He’s slight, weighing in between 170-180, but has good height at 6’2”. Cincinnati had some nice developmental moments from Andrei Iosivas and Charles Jones as rookies last year, but Franklin adds a deep-threat element that would make Cincinnati’s offense lethal.

Others: Malik Washington, Northwestern/Virgina; Brenden Rice, USC

Offensive Linemen

JC Latham, Tackle, Alabama:

Putting up tape against top competition, Latham projects to be a solid starter in the NFL at right tackle. He’s absolutely massive at 6’6” and whatever he’ll weigh in at The Combine/Pro Day (350? 360?) and is young (turns 21 years old in February), providing a ton of clay to mold.

Patience may be a bit of a virtue here, but if it all comes together, he can be dominant.

Taliese Fuaga, Tackle, Oregon State:

Another mammoth of a tackle at 6’6” and 335, Fuaga has a little bit of a leg-up on Latham on most draftniks’ boards. The edge between the two resides in Fuaga’s prowess in pass protection.

Others: Graham Barton, Duke; Xavier Truss, Georgia

Tight Ends

Tanner Hudson proved he deserves a roster spot as a pass-catcher, but he seems more like a rotational player at the position, who could be a nice third down and/or red zone option. Cincinnati should look at getting younger and far more athletic at the position overall, and there are definitely options in this year’s class to improve a group that has needed an influx of talent over the past couple of years.

Brock Bowers, Georgia:

This one is a no-brainer, it’s just a matter of if teams feel like that position is worth a top-10 pick or not. Cincinnati missed out on a couple of guys they reportedly liked last year—Dalton Kincaid and Sam LaPorta—and watched them help their respective teams to deep playoff runs.

This offense had nice contributions from a rag-tag crew last year, but a game-breaking tight end like Bowers would be a franchise-changer. The league should be taking notice of what elite tight ends can do for NFL offenses:

Bowers’ 26 touchdowns in the last three years have teams salivating, but he is a little slight for the position, currently reporting at around 230 pounds.

Brevyn Spann-Ford, Minnesota:

Because of his size (6’7”, 260) and potential, Spann-Ford could easily become a guy people become enamored with this year, a la Darnell Washington last spring. The numbers don’t pop off the page, but if he tests well, he’ll be a springtime darling among league circles.

Others: Cade Stover, Ohio State; Ben Sinnott, Kansas State

Defensive Linemen

One could make an easy argument that this group is the biggest position(s) of need for the Bengals this offseason. D.J. Reader is an impending free agent and is attempting to come back from a late-season quad injury, while Josh Tupou is also an impending free agent.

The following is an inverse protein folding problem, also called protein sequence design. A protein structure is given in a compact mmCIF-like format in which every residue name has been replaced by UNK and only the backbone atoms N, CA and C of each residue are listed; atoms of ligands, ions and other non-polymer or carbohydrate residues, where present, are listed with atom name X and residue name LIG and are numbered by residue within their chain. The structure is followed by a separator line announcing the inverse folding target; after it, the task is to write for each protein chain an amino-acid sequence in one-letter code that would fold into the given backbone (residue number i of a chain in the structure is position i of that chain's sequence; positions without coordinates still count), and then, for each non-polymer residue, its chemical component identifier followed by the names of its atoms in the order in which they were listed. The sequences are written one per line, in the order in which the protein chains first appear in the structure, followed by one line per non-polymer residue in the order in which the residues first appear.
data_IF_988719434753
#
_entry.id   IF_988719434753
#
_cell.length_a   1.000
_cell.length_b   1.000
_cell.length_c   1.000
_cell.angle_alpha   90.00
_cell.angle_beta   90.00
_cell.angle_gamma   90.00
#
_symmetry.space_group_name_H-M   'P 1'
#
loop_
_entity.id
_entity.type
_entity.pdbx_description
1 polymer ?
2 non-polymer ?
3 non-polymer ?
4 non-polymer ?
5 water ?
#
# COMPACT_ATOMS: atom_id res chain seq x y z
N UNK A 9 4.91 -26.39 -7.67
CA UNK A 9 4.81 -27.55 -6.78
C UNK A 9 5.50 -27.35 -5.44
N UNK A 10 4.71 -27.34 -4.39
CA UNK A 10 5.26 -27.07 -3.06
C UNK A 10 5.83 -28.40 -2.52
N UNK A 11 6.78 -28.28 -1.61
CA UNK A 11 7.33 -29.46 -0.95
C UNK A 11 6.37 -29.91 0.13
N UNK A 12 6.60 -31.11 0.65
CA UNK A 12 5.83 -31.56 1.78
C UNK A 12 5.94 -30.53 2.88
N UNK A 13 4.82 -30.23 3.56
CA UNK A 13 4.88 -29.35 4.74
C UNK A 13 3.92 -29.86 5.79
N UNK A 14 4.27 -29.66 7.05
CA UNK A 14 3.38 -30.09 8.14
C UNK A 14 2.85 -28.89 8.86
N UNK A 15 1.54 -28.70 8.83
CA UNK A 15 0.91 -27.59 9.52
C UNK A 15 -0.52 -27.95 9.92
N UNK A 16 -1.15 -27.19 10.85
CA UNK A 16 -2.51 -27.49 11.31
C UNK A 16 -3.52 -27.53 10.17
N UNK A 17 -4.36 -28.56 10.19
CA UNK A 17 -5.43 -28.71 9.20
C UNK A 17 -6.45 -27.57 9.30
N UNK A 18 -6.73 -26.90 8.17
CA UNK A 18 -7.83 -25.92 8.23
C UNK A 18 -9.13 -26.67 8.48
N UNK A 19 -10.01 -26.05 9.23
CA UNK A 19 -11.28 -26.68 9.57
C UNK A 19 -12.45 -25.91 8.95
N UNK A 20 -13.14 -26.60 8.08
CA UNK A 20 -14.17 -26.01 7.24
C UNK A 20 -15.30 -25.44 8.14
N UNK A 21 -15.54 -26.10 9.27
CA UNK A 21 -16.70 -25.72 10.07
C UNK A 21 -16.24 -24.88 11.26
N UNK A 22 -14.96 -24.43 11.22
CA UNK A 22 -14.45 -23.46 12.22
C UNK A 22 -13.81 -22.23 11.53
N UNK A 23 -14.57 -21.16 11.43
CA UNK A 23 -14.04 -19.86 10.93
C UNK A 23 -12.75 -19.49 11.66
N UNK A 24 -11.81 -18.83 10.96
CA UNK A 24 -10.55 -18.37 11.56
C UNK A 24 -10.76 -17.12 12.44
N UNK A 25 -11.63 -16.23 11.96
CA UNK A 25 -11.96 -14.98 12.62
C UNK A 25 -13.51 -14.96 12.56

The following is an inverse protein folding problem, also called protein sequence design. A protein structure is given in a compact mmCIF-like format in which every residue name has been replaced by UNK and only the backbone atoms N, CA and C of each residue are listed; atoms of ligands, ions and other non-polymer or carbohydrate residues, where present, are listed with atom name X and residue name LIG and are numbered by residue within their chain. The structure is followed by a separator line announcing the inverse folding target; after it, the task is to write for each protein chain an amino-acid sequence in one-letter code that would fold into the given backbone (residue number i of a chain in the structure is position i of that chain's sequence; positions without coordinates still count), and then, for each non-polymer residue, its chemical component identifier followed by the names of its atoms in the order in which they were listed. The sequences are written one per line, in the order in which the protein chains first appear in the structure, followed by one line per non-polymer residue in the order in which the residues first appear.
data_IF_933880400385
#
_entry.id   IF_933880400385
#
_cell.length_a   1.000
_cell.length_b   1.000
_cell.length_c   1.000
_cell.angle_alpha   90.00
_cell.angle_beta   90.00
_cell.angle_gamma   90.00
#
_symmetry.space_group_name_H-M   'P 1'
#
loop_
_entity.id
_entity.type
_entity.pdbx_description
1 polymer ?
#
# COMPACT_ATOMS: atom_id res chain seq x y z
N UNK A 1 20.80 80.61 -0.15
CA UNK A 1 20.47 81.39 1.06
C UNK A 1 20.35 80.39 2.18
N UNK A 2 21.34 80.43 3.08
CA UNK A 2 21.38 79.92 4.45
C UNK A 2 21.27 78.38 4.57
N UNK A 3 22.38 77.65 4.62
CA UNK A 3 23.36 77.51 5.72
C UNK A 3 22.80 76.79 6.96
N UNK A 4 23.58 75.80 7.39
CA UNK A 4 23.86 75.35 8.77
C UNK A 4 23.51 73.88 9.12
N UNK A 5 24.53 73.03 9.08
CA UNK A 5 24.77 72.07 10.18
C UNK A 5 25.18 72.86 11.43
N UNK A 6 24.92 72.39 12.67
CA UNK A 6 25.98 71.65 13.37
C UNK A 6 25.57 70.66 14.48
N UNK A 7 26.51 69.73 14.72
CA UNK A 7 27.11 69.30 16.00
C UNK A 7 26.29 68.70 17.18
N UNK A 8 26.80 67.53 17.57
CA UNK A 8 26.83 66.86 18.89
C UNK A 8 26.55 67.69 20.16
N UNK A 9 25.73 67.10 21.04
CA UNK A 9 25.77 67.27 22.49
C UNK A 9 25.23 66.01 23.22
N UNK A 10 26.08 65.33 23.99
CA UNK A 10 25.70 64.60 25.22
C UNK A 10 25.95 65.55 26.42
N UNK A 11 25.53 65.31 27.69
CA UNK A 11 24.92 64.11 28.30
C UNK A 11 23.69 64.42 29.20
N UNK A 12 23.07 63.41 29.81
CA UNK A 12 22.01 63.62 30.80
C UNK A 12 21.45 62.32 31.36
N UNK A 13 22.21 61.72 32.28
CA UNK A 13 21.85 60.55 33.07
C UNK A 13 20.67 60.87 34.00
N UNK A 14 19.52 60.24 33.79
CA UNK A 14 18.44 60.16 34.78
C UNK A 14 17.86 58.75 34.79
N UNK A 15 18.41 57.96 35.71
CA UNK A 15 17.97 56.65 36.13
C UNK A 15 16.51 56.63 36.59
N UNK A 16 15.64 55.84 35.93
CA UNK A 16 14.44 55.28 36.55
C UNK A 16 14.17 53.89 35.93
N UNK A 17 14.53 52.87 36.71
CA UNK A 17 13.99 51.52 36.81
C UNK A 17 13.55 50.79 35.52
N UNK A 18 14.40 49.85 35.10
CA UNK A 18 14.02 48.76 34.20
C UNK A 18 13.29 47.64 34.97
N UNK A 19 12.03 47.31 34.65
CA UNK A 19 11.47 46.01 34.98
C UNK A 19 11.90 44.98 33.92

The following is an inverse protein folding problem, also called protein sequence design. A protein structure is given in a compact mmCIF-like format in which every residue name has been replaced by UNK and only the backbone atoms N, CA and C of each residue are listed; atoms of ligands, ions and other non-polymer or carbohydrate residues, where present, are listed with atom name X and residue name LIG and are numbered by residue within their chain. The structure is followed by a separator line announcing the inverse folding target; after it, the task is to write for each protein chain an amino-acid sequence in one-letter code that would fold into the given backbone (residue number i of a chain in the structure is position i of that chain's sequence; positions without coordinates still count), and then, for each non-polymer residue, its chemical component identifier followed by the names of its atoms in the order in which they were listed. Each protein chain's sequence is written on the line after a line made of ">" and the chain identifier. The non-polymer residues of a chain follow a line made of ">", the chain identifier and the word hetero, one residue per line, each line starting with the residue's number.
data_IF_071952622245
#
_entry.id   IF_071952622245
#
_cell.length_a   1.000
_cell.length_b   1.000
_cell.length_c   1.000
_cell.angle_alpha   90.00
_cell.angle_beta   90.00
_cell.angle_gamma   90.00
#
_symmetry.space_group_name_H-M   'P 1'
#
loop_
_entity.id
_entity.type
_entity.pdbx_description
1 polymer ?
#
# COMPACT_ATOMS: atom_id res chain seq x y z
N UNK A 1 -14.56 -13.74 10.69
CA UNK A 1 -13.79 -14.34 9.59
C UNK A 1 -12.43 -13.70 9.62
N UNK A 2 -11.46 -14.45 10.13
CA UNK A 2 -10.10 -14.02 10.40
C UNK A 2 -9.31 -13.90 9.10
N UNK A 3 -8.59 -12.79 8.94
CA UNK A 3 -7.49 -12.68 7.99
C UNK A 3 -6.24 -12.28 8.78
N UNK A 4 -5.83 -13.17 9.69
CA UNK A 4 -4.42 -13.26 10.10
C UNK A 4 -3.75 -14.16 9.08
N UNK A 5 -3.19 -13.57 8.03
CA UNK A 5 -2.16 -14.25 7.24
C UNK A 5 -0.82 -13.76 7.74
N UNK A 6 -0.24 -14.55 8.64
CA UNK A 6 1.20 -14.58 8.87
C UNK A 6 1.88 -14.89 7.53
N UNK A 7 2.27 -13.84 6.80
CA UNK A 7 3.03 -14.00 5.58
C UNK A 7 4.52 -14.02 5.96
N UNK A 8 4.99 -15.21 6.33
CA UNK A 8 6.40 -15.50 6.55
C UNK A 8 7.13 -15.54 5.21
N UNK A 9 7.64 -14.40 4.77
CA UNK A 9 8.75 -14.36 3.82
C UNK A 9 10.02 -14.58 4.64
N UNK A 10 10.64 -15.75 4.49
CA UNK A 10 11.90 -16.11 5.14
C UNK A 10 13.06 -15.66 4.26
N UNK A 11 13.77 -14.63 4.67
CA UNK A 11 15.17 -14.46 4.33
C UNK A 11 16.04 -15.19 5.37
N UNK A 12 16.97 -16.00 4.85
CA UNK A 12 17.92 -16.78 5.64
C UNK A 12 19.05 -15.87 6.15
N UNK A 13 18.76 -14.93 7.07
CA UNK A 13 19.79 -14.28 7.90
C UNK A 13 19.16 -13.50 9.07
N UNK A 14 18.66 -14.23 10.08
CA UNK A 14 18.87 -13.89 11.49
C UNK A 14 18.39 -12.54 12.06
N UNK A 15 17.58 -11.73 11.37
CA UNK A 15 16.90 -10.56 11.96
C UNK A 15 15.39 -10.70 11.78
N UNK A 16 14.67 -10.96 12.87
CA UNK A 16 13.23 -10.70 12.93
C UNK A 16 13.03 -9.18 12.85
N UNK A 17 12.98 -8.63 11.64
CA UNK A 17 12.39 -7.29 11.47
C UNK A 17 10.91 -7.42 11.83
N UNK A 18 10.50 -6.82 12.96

Cincinnati is still reeling from the loss of Larry Ogunjobi, as they need a capable rotator with B.J. Hill as a 3-tech. And, even though Myles Murphy popped off at the end of last year, Cincinnati needs more pass-rush from every spot not manned by Trey Hendrickson, with an indication being the teams facing off in the AFC Championship amassing 117 combined quarterback sacks in the regular season (60 from the Ravens, 57 by Kansas City, as opposed to Cincinnati’s 44).

Laiatu Latu, EDGE, UCLA:

Is he a 3-4 outside linebacker, or can he play a more traditional edge? This was a question with Tuli Tuipulotu last year, as the Chargers coined him the former, paving the way for a PFWA All-Rookie Team designation.

Like his PAC-12 counterpart from last year, Latu knows how to disrupt. He’s not a one-year wonder, either, putting up 23.5 sacks (13 this past season) the last two years, to go with 34 total tackles for loss in that same span.

Byron Murphy II, IDL, Texas

The 3-Tech for the Longhorns brought a lot of positive attention upon himself in Texas’ playoff run. He had five sacks and 8.5 tackles for loss this last year, proving he can be a disruptive interior force.

T’Vondre Sweat, IDL, Texas

Flanking Murphy was Sweat, who is absolutely massive at 340 pounds. Cincinnati needs more run-stopping help, particularly in the AFC North, so if they end up moving on from Reader and/or Tupou, this has to be a guy on their radar.

Sweat had eight tackles for loss and two sacks last year, which are nice numbers from a nose, but a good portion of those came against some weaker competition. It also remains to be seen where teams value a guy who may only play limited downs in the NFL, but Sweat looks like a guy who could provide value to the Bengals—particularly for their division.

Jer’Zhan Newton, IDL, Illinois

Newton is one of the top interior defensive linemen in the draft, putting up consistently disruptive numbers. He’s averaged over 54 tackles the past three years, with 18 sacks and 27.5 tackles for loss in his four-year career with the Illini.

Plenty more to come!